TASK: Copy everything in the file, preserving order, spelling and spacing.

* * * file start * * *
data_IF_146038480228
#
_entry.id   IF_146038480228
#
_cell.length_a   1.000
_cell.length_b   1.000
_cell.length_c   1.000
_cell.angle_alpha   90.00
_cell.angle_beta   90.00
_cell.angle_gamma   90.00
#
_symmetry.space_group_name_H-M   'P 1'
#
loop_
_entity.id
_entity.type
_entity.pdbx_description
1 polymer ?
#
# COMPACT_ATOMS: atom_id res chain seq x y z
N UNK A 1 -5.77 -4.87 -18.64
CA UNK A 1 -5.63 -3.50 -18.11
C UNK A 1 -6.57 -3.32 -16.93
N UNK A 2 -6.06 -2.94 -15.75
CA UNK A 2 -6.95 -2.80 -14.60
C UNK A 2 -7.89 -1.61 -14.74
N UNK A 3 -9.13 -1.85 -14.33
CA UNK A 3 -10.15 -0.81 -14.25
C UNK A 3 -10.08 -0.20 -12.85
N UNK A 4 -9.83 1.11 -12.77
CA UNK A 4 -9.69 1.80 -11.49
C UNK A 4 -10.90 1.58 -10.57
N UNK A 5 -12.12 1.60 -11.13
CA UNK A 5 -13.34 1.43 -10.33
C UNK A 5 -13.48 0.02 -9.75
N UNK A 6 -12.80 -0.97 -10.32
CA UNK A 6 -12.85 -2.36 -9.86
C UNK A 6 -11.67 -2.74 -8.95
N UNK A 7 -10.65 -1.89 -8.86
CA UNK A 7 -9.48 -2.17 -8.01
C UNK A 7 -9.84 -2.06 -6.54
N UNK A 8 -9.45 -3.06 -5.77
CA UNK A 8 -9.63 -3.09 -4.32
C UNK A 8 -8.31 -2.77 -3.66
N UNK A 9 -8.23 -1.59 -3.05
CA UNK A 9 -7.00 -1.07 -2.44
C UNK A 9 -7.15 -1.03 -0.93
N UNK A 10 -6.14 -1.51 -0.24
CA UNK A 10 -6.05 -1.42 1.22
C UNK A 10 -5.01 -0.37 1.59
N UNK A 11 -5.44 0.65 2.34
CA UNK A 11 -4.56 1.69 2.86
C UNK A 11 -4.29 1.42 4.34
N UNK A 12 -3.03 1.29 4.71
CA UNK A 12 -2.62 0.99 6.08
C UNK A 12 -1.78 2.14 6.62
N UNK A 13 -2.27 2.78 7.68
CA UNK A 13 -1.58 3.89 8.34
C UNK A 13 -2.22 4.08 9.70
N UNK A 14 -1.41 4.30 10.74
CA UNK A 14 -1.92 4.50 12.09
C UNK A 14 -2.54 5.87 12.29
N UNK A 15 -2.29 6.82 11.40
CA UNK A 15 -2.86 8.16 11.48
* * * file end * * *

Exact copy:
data_IF_146038480228
#
_entry.id   IF_146038480228
#
_cell.length_a   1.000
_cell.length_b   1.000
_cell.length_c   1.000
_cell.angle_alpha   90.00
_cell.angle_beta   90.00
_cell.angle_gamma   90.00
#
_symmetry.space_group_name_H-M   'P 1'
#
loop_
_entity.id
_entity.type
_entity.pdbx_description
1 polymer ?
#
# COMPACT_ATOMS: atom_id res chain seq x y z
N UNK A 1 -5.77 -4.87 -18.64
CA UNK A 1 -5.63 -3.50 -18.11
C UNK A 1 -6.57 -3.32 -16.93
N UNK A 2 -6.06 -2.94 -15.75
CA UNK A 2 -6.95 -2.80 -14.60
C UNK A 2 -7.89 -1.61 -14.74
N UNK A 3 -9.13 -1.85 -14.33
CA UNK A 3 -10.15 -0.81 -14.25
C UNK A 3 -10.08 -0.20 -12.85
N UNK A 4 -9.83 1.11 -12.77
CA UNK A 4 -9.69 1.80 -11.49
C UNK A 4 -10.90 1.58 -10.57
N UNK A 5 -12.12 1.60 -11.13
CA UNK A 5 -13.34 1.43 -10.33
C UNK A 5 -13.48 0.02 -9.75
N UNK A 6 -12.80 -0.97 -10.32
CA UNK A 6 -12.85 -2.36 -9.86
C UNK A 6 -11.67 -2.74 -8.95
N UNK A 7 -10.65 -1.89 -8.86
CA UNK A 7 -9.48 -2.17 -8.01
C UNK A 7 -9.84 -2.06 -6.54
N UNK A 8 -9.45 -3.06 -5.77
CA UNK A 8 -9.63 -3.09 -4.32
C UNK A 8 -8.31 -2.77 -3.66
N UNK A 9 -8.23 -1.59 -3.05
CA UNK A 9 -7.00 -1.07 -2.44
C UNK A 9 -7.15 -1.03 -0.93
N UNK A 10 -6.14 -1.51 -0.24
CA UNK A 10 -6.05 -1.42 1.22
C UNK A 10 -5.01 -0.37 1.59
N UNK A 11 -5.44 0.65 2.34
CA UNK A 11 -4.56 1.69 2.86
C UNK A 11 -4.29 1.42 4.34
N UNK A 12 -3.03 1.29 4.71
CA UNK A 12 -2.62 0.99 6.08
C UNK A 12 -1.78 2.14 6.62
N UNK A 13 -2.27 2.78 7.68
CA UNK A 13 -1.58 3.89 8.34
C UNK A 13 -2.22 4.08 9.70
N UNK A 14 -1.41 4.30 10.74
CA UNK A 14 -1.92 4.50 12.09
C UNK A 14 -2.54 5.87 12.29
N UNK A 15 -2.29 6.82 11.40
CA UNK A 15 -2.86 8.16 11.48